Sampling concepts may be foreign to community groups, who may have little experience with obtaining responses in a systematic way. The tension between action and rigor may create conflict with the organization’s culture and capacity. After all, communities do not exist in a laboratory bubble. Unexpected events transpire that may have a deep impact on a research project, ranging from turnover in local leadership to new and emerging social issues. Service demand may interfere with scientific methodology. While not all research will require the same level of rigor, adherence to a protocol really matters. For community partners, this may present a very different approach to conducting business. The research will need to get done on schedule to achieve the aims set out in the proposal. CBPR is often a balancing act between the researcher’s need for control to achieve scientifically valid results and the community’s desire for action. Successful CBPR partnerships are able to navigate these challenges via mindful communication and planning.


“Data is not a four-letter word. Advancing the field and advancing the science [will only happen] because we have done good research and then it will help.” (Community partner-conference participant)1

Data and their collection, security, use, and ownership is an area that requires some forethought in CBPR. Given that CBPR represents a partnership for both community and academics, the data are the property of both. How they are handled, analyzed, and disseminated is therefore important for both. As noted in previous chapters, some of these issues can be sorted out and recorded in a memorandum of agreement. In our Somerville CBPR youth suicide example, the researchers were helpful in translating real-time data into usable information for community partners. They provided the analytic capacity to examine the youth risk behavior data and identified additional data sources that were useful in monitoring suicide and overdose activity. These included death certificate data, 911 call data from the fire department, and hospital data on use of the emergency room related to suicide intention and overdose. They were able to provide these enhanced data to the community for real-time decision making. In addition, they were able to map data from the 911 call information onto maps of the community. This helped provide a contextual framework that allowed community members to focus their attention on specific areas. The data were generally “deidentified,” meaning that information that would identify a person was removed before reporting to the CAB. No one would be able to identify the individuals, thus maintaining their privacy. The concept of data privacy is an important one in CBPR. Working with community members who may know each other could put privacy at risk. In CBPR, it is particularly important to work through these privacy issues prior to sharing data. In Somerville, the CAB agreed to a level of privacy that would not allow reporting when numbers were small (< 5).6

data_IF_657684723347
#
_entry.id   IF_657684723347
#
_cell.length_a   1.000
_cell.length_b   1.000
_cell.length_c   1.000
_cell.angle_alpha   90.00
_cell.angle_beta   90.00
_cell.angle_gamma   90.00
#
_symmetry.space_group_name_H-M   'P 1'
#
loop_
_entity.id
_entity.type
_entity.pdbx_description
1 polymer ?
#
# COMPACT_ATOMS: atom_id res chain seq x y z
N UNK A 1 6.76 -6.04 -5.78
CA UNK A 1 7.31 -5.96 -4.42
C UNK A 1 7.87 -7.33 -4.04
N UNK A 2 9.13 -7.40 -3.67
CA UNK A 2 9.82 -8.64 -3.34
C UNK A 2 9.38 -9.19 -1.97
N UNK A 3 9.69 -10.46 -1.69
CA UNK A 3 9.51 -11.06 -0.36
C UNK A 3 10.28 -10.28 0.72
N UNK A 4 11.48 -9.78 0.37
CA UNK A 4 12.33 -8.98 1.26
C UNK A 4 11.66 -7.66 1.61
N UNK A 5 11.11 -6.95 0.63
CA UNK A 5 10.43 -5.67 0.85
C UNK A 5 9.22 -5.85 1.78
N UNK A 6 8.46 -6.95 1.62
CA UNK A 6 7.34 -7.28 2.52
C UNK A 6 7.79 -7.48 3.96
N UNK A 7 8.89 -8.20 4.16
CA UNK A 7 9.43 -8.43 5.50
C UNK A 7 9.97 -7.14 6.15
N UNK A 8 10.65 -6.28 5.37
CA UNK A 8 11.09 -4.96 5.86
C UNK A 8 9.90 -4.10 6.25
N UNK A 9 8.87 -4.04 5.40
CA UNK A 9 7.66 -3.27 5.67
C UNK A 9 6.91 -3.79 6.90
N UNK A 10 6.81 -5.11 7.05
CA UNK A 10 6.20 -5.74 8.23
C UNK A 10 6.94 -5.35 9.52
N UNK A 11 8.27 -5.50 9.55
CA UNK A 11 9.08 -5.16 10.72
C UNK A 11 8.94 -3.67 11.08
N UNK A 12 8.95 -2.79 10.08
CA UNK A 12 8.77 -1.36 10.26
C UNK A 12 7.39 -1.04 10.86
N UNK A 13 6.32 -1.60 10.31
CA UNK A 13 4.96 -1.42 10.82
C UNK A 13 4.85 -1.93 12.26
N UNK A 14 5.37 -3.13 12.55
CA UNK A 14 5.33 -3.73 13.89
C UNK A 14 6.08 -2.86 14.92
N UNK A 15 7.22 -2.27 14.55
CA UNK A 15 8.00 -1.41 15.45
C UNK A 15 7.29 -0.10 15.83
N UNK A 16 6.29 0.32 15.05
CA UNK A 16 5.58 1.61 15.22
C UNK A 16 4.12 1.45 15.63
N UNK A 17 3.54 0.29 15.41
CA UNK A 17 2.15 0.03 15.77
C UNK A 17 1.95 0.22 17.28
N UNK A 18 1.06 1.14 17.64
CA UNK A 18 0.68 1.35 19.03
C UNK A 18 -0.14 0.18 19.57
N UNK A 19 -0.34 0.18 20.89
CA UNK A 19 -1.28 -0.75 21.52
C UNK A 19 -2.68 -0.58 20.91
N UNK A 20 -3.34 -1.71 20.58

The Somerville project is an example of using data for decision making in real time. While community members bring a wealth of tacit knowledge to the table, they are not always equipped to evaluate their efforts. Thus, the ability to use and analyze data in a more rigorous fashion may help to promote improvement. In CBPR, data can serve both as means to a research project end and as quality-improvement information for community partners. As noted, the translation of evidence to everyday practical solutions is a critical component of the CBPR process. The CBPR researcher is, in effect, a purveyor of data, design, and methods that will facilitate this translation. Key to this translation are the skills to communicate and the desire to utilize. The CBPR research process resembles the Plan Do Study Act cycle in quality improvement.

To a community partner, the collection and management of these data thus have implications for the present project but also, potentially, for future programmatic and policy decisions. Community partners should be very thoughtful about how the data will be housed and about how decisions about present and future analysis will be handled. The misuse of data can seriously undermine any future research efforts and potentially fracture a CBPR partnership. Setting out strict standards about data use at the beginning of the project can be beneficial. Table 5.3 is an example of an explicit policy regarding data confidentiality. This will be discussed at length in the next chapter.